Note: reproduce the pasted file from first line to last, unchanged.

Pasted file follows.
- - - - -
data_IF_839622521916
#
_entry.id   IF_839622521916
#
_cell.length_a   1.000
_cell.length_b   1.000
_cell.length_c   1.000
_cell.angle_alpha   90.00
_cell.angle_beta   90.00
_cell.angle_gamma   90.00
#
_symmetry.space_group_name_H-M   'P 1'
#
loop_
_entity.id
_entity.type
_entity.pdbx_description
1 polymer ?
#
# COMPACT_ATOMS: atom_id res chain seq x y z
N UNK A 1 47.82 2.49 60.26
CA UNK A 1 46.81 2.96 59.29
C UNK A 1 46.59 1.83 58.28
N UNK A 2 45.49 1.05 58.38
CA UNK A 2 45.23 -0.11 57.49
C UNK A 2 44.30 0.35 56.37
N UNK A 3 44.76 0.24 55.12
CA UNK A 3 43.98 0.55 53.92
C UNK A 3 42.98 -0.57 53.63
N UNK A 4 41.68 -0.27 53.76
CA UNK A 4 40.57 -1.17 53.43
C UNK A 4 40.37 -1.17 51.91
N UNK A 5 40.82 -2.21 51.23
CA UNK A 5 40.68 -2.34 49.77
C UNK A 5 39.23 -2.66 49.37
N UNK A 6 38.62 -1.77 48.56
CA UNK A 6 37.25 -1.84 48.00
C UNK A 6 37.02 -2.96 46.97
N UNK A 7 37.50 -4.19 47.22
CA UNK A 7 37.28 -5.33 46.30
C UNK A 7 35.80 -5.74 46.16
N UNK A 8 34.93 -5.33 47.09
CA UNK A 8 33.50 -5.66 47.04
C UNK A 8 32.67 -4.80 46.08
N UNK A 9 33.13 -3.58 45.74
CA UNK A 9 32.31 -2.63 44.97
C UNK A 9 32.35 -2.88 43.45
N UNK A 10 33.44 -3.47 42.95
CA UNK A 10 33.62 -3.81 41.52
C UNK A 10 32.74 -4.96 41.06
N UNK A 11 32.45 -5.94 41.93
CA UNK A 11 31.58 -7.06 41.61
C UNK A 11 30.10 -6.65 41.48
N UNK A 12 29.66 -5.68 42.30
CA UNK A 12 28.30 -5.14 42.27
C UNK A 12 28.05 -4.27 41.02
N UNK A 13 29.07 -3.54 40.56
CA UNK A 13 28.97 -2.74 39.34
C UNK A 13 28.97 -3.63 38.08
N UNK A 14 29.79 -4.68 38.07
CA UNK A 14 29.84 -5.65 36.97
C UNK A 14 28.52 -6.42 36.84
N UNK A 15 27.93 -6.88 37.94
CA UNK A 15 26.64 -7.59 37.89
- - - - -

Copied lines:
data_IF_839622521916
#
_entry.id   IF_839622521916
#
_cell.length_a   1.000
_cell.length_b   1.000
_cell.length_c   1.000
_cell.angle_alpha   90.00
_cell.angle_beta   90.00
_cell.angle_gamma   90.00
#
_symmetry.space_group_name_H-M   'P 1'
#
loop_
_entity.id
_entity.type
_entity.pdbx_description
1 polymer ?
#
# COMPACT_ATOMS: atom_id res chain seq x y z
N UNK A 1 47.82 2.49 60.26
CA UNK A 1 46.81 2.96 59.29
C UNK A 1 46.59 1.83 58.28
N UNK A 2 45.49 1.05 58.38
CA UNK A 2 45.23 -0.11 57.49
C UNK A 2 44.30 0.35 56.37
N UNK A 3 44.76 0.24 55.12
CA UNK A 3 43.98 0.55 53.92
C UNK A 3 42.98 -0.57 53.63
N UNK A 4 41.68 -0.27 53.76
CA UNK A 4 40.57 -1.17 53.43
C UNK A 4 40.37 -1.17 51.91
N UNK A 5 40.82 -2.21 51.23
CA UNK A 5 40.68 -2.34 49.77
C UNK A 5 39.23 -2.66 49.37
N UNK A 6 38.62 -1.77 48.56
CA UNK A 6 37.25 -1.84 48.00
C UNK A 6 37.02 -2.96 46.97
N UNK A 7 37.50 -4.19 47.22
CA UNK A 7 37.28 -5.33 46.30
C UNK A 7 35.80 -5.74 46.16
N UNK A 8 34.93 -5.33 47.09
CA UNK A 8 33.50 -5.66 47.04
C UNK A 8 32.67 -4.80 46.08
N UNK A 9 33.13 -3.58 45.74
CA UNK A 9 32.31 -2.63 44.97
C UNK A 9 32.35 -2.88 43.45
N UNK A 10 33.44 -3.47 42.95
CA UNK A 10 33.62 -3.81 41.52
C UNK A 10 32.74 -4.96 41.06
N UNK A 11 32.45 -5.94 41.93
CA UNK A 11 31.58 -7.06 41.61
C UNK A 11 30.10 -6.65 41.48
N UNK A 12 29.66 -5.68 42.30
CA UNK A 12 28.30 -5.14 42.27
C UNK A 12 28.05 -4.27 41.02
N UNK A 13 29.07 -3.54 40.56
CA UNK A 13 28.97 -2.74 39.34
C UNK A 13 28.97 -3.63 38.08
N UNK A 14 29.79 -4.68 38.07
CA UNK A 14 29.84 -5.65 36.97
C UNK A 14 28.52 -6.42 36.84
N UNK A 15 27.93 -6.88 37.94
CA UNK A 15 26.64 -7.59 37.89